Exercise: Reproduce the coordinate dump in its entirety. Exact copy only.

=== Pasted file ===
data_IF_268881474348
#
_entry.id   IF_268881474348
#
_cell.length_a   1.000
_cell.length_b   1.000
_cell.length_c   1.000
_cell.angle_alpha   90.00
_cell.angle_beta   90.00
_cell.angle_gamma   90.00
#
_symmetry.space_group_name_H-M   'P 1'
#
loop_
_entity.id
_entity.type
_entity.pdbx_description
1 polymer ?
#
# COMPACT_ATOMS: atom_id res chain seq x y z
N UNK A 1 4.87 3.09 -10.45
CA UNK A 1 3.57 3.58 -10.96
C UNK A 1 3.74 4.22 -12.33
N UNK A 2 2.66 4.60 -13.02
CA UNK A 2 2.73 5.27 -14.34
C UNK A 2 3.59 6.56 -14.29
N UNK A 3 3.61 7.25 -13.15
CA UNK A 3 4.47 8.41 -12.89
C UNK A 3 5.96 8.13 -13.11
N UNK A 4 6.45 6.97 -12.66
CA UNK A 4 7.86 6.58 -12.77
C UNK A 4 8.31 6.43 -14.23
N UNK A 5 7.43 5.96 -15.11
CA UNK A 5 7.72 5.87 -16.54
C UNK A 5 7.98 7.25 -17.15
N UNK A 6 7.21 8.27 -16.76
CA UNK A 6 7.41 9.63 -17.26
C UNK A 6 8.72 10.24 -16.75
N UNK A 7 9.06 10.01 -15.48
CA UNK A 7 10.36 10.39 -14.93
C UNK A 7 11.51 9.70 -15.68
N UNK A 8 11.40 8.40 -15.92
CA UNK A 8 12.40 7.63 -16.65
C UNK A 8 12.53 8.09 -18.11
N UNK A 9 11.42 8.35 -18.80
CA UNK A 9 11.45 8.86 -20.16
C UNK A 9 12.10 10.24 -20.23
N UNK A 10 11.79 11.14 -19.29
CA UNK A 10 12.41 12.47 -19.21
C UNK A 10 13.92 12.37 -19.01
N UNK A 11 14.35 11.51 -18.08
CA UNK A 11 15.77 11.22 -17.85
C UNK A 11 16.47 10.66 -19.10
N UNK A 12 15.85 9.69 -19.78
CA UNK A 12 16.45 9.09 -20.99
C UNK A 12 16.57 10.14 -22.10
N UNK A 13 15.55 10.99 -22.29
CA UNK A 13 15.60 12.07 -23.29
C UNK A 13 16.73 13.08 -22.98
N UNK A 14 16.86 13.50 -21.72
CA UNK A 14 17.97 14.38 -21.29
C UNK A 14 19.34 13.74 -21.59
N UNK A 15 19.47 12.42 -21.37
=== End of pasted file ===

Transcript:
data_IF_268881474348
#
_entry.id   IF_268881474348
#
_cell.length_a   1.000
_cell.length_b   1.000
_cell.length_c   1.000
_cell.angle_alpha   90.00
_cell.angle_beta   90.00
_cell.angle_gamma   90.00
#
_symmetry.space_group_name_H-M   'P 1'
#
loop_
_entity.id
_entity.type
_entity.pdbx_description
1 polymer ?
#
# COMPACT_ATOMS: atom_id res chain seq x y z
N UNK A 1 4.87 3.09 -10.45
CA UNK A 1 3.57 3.58 -10.96
C UNK A 1 3.74 4.22 -12.33
N UNK A 2 2.66 4.60 -13.02
CA UNK A 2 2.73 5.27 -14.34
C UNK A 2 3.59 6.56 -14.29
N UNK A 3 3.61 7.25 -13.15
CA UNK A 3 4.47 8.41 -12.89
C UNK A 3 5.96 8.13 -13.11
N UNK A 4 6.45 6.97 -12.66
CA UNK A 4 7.86 6.58 -12.77
C UNK A 4 8.31 6.43 -14.23
N UNK A 5 7.43 5.96 -15.11
CA UNK A 5 7.72 5.87 -16.54
C UNK A 5 7.98 7.25 -17.15
N UNK A 6 7.21 8.27 -16.76
CA UNK A 6 7.41 9.63 -17.26
C UNK A 6 8.72 10.24 -16.75
N UNK A 7 9.06 10.01 -15.48
CA UNK A 7 10.36 10.39 -14.93
C UNK A 7 11.51 9.70 -15.68
N UNK A 8 11.40 8.40 -15.92
CA UNK A 8 12.40 7.63 -16.65
C UNK A 8 12.53 8.09 -18.11
N UNK A 9 11.42 8.35 -18.80
CA UNK A 9 11.45 8.86 -20.16
C UNK A 9 12.10 10.24 -20.23
N UNK A 10 11.79 11.14 -19.29
CA UNK A 10 12.41 12.47 -19.21
C UNK A 10 13.92 12.37 -19.01
N UNK A 11 14.35 11.51 -18.08
CA UNK A 11 15.77 11.22 -17.85
C UNK A 11 16.47 10.66 -19.10
N UNK A 12 15.85 9.69 -19.78
CA UNK A 12 16.45 9.09 -20.99
C UNK A 12 16.57 10.14 -22.10
N UNK A 13 15.55 10.99 -22.29
CA UNK A 13 15.60 12.07 -23.29
C UNK A 13 16.73 13.08 -22.98
N UNK A 14 16.86 13.50 -21.72
CA UNK A 14 17.97 14.38 -21.29
C UNK A 14 19.34 13.74 -21.59
N UNK A 15 19.47 12.42 -21.37